In the face of this season, those expectations have been used as an ax to chop down Buss, who is viewed more like someone who was born on third base and thought he hit a triple than he is a protege of his father.

But that perception isn't fair. The Lakers are not where they are because of Buss alone. If anything, they're enduring today and tomorrow because of an unlucky yesterday.

It wasn't long ago that the Lakers were being blissfully trumpeted for their acquisitions of the superhuman Dwight Howard and timeless Steve Nash. Did people have a problem with the Lakers' business model then, when they were shamelessly wondering if Los Angeles could crack 70 victories?

Those additions proved to be detrimental. Howard is now contending for a championship with the Houston Rockets and Steve Nash is fighting for his career. But no one—not general manager Mitch Kupchak, not Buss, not the most accurate crystal-ball gazer—could have seen the ensuing events coming. Not to this degree.

Ron Turenne/Getty Images

Condemning Buss for D'Antoni's hire is equally silly. Passing on the great Phil Jackson seems insane—especially now—but the Zen Master himself indicated it was the late Dr. Buss who made the final decision.

"When I left (the interview), Jimmy was pretty happy about it and Mitch was still saying, 'We're going to keep interviewing people,'" Jackson explained to USA Today's Sam Amick, "and I think the ultimate (decision) kind of rested with Dr. Buss and he made the decision in the hospital the day after."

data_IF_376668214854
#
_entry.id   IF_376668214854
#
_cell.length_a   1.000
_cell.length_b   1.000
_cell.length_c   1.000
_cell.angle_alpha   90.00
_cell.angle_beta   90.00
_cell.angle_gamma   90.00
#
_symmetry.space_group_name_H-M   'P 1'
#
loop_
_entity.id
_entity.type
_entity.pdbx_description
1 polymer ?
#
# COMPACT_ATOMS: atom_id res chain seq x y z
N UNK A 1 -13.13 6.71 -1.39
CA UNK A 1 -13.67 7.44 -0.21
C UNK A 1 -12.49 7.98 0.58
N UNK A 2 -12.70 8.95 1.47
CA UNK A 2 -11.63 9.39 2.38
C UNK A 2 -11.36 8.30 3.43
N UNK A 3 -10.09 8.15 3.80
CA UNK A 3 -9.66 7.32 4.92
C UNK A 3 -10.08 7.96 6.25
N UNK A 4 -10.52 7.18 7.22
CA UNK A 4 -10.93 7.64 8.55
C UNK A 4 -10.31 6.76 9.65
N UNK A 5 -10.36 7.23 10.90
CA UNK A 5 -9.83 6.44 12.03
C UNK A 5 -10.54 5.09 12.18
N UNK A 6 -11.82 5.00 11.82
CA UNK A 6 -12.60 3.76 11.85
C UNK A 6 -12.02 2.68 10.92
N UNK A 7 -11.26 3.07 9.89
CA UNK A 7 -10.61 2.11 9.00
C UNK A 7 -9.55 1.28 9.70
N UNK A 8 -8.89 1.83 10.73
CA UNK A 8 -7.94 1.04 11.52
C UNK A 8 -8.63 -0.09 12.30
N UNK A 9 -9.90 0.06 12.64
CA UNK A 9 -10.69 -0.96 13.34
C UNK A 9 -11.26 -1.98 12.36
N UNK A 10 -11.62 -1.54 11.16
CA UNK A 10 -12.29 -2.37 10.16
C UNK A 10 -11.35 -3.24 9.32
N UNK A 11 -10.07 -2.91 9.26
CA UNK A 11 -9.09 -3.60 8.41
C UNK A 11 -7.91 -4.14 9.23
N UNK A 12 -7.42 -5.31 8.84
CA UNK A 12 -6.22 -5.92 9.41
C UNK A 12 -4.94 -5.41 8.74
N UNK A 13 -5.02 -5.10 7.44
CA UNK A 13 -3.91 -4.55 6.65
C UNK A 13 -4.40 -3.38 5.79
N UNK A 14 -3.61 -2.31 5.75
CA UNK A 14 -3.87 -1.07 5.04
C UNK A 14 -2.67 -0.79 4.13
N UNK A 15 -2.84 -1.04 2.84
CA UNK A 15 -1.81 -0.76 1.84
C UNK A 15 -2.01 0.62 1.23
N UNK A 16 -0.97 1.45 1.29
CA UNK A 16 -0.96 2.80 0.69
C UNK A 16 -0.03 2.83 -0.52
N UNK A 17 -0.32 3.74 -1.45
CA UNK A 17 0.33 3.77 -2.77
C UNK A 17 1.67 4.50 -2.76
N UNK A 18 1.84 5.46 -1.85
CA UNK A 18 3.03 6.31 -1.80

"What's Jim's excuse now?" you may ask. "Why is Jackson in New York and not involved with the Lakers' front office?"

Well, according to ESPN's Ramona Shelburne, Dr. Buss could be behind that, too:

It meant something to him that he'd made his children earn the roles he left to them. It meant something to him to leave the Lakers to them. All six of them.

If he'd wanted to involve Johnson or West or Jackson, he would've. Which is why down to the very last moment, even as influential courtesans and fans lobbied her to stage a coup, Jeanie Buss stayed silent and remained loyal to her father's wishes. She believes that's what he wanted. And she believes in supporting her brother Jim and general manager Mitch Kupchak no matter what, even if it means her fiancée is destined to leave and live in another city.

Jackson isn't in Los Angeles coaching or consulting for reasons that go beyond whatever petty beef he may or may not have with Buss. His absence goes beyond whatever ego Buss may or may not have, as well.